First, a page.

The American Psychiatric Association introduced GAD as a diagnosis in the DSM-III in 1980, when anxiety neurosis was split into GAD and panic disorder. The definition in the DSM-III required uncontrollable and diffuse anxiety or worry that is excessive and unrealistic and persists for 1 month or longer. High rates in comorbidity of GAD and major depression led many commentators to suggest that GAD would be better conceptualised as an aspect of major depression instead of an independent disorder. Many critics stated that the diagnostic features of this disorder were not well established until the DSM-III-R. Since comorbidity of GAD and other disorders decreased with time, the DSM-III-R changed the time requirement for a GAD diagnosis to 6 months or longer. The DSM-IV changed the definition of excessive worry and the number of associated psychophysiological symptoms required for a diagnosis. Another aspect of the diagnosis the DSM-IV clarified was what constitutes a symptom as occurring “often”. The DSM-IV also required difficulty controlling the worry to be diagnosed with GAD. The DSM-5 emphasized that excessive worrying had to occur more days than not and on a number of different topics. It has been stated that the constant changes in the diagnostic features of the disorder have made assessing epidemiological statistics such as prevalence and incidence difficult, as well as increasing the difficulty for researchers in identifying the biological and psychological underpinnings of the disorder. Consequently, making specialized medications for the disorder is more difficult as well. This has led to the continuation of GAD being medicated heavily with SSRIs.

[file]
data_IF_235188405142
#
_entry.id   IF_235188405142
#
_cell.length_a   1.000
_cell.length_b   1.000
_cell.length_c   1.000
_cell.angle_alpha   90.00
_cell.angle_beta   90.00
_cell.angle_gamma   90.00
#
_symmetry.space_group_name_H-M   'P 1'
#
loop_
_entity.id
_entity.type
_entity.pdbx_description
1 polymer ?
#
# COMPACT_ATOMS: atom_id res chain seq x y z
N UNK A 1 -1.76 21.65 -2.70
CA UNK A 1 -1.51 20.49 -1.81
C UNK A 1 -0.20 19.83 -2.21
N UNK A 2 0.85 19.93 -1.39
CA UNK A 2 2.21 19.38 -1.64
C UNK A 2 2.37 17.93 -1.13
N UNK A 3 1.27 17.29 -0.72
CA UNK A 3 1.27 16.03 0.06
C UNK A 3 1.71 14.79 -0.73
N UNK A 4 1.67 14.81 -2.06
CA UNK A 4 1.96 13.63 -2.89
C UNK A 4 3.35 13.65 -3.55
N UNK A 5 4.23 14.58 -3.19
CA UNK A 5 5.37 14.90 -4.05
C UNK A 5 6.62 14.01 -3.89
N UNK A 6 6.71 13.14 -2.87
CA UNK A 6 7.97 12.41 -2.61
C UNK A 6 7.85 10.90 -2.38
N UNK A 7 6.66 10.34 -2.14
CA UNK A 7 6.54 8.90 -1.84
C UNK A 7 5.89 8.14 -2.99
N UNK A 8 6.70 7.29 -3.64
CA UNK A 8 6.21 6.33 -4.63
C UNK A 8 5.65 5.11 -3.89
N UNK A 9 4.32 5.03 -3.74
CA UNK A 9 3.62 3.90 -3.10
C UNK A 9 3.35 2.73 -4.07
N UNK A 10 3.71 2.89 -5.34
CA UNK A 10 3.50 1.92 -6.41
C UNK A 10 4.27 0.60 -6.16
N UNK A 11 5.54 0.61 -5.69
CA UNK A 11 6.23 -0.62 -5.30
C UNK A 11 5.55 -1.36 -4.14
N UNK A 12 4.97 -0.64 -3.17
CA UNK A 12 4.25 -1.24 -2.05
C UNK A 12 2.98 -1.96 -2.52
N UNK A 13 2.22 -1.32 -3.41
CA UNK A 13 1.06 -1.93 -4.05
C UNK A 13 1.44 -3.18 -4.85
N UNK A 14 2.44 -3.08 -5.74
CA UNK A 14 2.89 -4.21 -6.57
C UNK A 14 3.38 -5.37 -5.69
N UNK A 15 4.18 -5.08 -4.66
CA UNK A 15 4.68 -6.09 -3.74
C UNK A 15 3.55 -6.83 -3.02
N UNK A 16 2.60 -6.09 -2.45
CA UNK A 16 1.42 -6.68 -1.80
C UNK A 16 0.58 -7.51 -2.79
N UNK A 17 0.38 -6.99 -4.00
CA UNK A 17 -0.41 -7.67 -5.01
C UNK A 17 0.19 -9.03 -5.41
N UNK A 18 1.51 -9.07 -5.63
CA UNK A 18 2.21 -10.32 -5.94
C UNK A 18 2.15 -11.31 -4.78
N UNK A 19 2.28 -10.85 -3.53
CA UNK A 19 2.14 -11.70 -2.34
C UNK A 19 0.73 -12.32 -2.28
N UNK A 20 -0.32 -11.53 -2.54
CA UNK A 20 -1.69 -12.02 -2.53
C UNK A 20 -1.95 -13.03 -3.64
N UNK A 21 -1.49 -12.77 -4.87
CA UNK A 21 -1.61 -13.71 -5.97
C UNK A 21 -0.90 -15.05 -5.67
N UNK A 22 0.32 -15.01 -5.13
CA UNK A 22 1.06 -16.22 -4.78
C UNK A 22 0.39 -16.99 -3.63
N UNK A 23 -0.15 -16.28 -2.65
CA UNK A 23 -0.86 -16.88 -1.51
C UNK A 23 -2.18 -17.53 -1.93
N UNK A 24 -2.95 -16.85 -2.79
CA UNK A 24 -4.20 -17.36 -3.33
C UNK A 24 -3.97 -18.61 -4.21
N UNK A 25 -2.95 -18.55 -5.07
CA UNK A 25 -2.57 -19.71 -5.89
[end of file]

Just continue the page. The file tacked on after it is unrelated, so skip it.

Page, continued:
Risk Factors